No Contact Tracing After Rose Backyard COVID-19 Tremendous-Spreader Occasion

No Contact Tracing After Rose Garden COVID-19 Super-Spreader Event


After Anthony Fauci, MD explained Supreme Court Candidate Amy Coney Barrett's introduction to a COVID-19 super-spreader event in the Rose Garden on Sept. 26, how many of the 200 guests and staff at the The White House – most of whom wore no mask or social distancing – were infected. An infected person could infect at least two other people. The Washington Post reports that at least 34 people associated with the event or the White House tested positive for the coronavirus.

Dr. Fauci, the director of the National Institute for Allergies and Infectious Diseases, didn't analyze words on Oct. 9 when he told CBS News Radio that data confirms that Judge Barrett's coming-out party sparked the spread of the virus.

"We had a super spreader event in the White House," he said. “And it was a situation where people were huddled together and not wearing masks. So the data speak for themselves. "

However, it will not be easy to find out exactly how many people have signed COVID-19 at the event. Many participants have spread across the country and returned to their homes and daily lives without knowing they were exposed to the virus. And the White House has resisted much of the CDC's efforts to conduct contact tracing.

"I think it's fair to say that anyone who attended or worked on the event could have been exposed to the virus as they are likely to have encountered others, some of whom were infected," said Dr. Seth Welles. ScD, Professor of Epidemiology and Infectious Diseases at Drexel University's Dornsife School of Public Health in Philadelphia. "How many were infected is a whole different story."

A super-spreader event is defined as when a critical number of infected people are in close proximity to a large group of people, which allows a virus to be easily transmitted. A week after the Rose Garden event, President Trump announced that he and First Lady Melania Trump had tested positive for the virus. Several aides attending the ceremony, including Hope Hicks, Stephen Miller, and Kayleigh McEnany, and Republican Senators Thom Tillis (R-NC) and Mike Lee (R-UT) also tested positive.

"The Barrett Rose Garden event is a great example," said Dr. Welles.

From there it becomes a geometric sequence. Early reports said nine people, including two journalists, were infected at the ceremony. Epidemiologists know that one infected person is likely to infect two or three people, said Dr. Welles. Those two or three people are likely to infect two or three people at a time, and so on. And then there are those who have no symptoms; You are still able to spread the virus.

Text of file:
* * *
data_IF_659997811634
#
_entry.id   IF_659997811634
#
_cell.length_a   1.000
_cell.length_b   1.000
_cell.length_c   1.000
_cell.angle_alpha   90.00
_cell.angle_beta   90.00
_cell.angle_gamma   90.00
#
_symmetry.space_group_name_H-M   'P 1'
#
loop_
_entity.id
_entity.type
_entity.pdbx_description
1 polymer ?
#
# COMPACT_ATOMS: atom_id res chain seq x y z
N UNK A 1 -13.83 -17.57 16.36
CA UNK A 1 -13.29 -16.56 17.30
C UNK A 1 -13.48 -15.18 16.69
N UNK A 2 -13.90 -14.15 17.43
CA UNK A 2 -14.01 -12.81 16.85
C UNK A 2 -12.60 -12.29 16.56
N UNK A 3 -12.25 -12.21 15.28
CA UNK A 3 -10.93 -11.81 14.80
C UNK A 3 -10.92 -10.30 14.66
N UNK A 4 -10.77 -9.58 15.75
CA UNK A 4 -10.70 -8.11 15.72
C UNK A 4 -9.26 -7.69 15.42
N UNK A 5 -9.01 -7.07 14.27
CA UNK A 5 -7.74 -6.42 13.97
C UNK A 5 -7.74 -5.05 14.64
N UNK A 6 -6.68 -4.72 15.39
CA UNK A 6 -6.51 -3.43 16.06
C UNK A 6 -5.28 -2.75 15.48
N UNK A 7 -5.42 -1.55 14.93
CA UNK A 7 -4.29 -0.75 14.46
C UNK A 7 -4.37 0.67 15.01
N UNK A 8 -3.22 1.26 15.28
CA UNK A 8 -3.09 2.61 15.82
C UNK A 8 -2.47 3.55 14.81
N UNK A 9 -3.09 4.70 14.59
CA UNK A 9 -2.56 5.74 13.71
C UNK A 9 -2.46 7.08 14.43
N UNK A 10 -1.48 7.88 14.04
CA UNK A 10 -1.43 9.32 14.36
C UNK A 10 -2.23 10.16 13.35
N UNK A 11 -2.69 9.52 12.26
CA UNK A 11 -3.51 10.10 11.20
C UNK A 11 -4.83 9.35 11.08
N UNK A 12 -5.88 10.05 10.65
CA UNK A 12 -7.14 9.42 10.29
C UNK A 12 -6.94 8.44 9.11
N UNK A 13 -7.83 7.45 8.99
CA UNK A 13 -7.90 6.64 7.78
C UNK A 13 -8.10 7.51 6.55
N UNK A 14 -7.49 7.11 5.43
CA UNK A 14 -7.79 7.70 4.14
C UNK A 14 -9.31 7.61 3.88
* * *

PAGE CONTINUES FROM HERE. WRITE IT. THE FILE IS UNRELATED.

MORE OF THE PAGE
"The percentage of people with severe symptoms is 5% to 10% among those infected, and about 2% die," said Dr. Welles. "It's about."

Contact tracing is the best way to stop a virus from spreading. It takes a lot of manpower and a lot of training to get it right, said Dr. Welles. For complete and accurate information on building a thorough chain of transmission, contact tracers must gain the trust of every person they interview before asking personal questions such as: When was the last time you were tested? When did you develop symptoms? Who did you contact? Where do these people live and how can they be reached?

"There are problems with the test that initially shows no infection," said Dr. Welles. "And people become detectable as the infection progresses, and the amount of viruses they harbor increases."

However, people who attended the Rose Garden event and sat shoulder to shoulder without a mask were never asked these questions because the contact tracing never happened, or at least not on a large scale. White House deputy press secretary Brian Morgenstern told the Associated Press that the White House had only conducted limited contact traces. Looking back over 48 hours, people were found who may have been within one meter of an infected person for at least 15 minutes.

If the White House had just told epidemiologists that people at the event were infected, the contact tracing could have been sped up quickly. People would have been contacted, informed of their exposure, and tested for the virus multiple times.

“That was what you had to do, and they don't , ” Said Dr. Welles. "You are not open about it."

Washington, D.C. and nine other jurisdictions are attempting to contact them to follow up on the incident locally. To quell an outbreak, the DC Health Department released an open letter asking people who have worked in the White House for the past two weeks to participate in the Rose Garden announcement or to have close contact with people who work there Contact your local health department.

Robert Calandra is an award-winning journalist, author, and playwright. His work has been published in national and regional magazines and newspapers.


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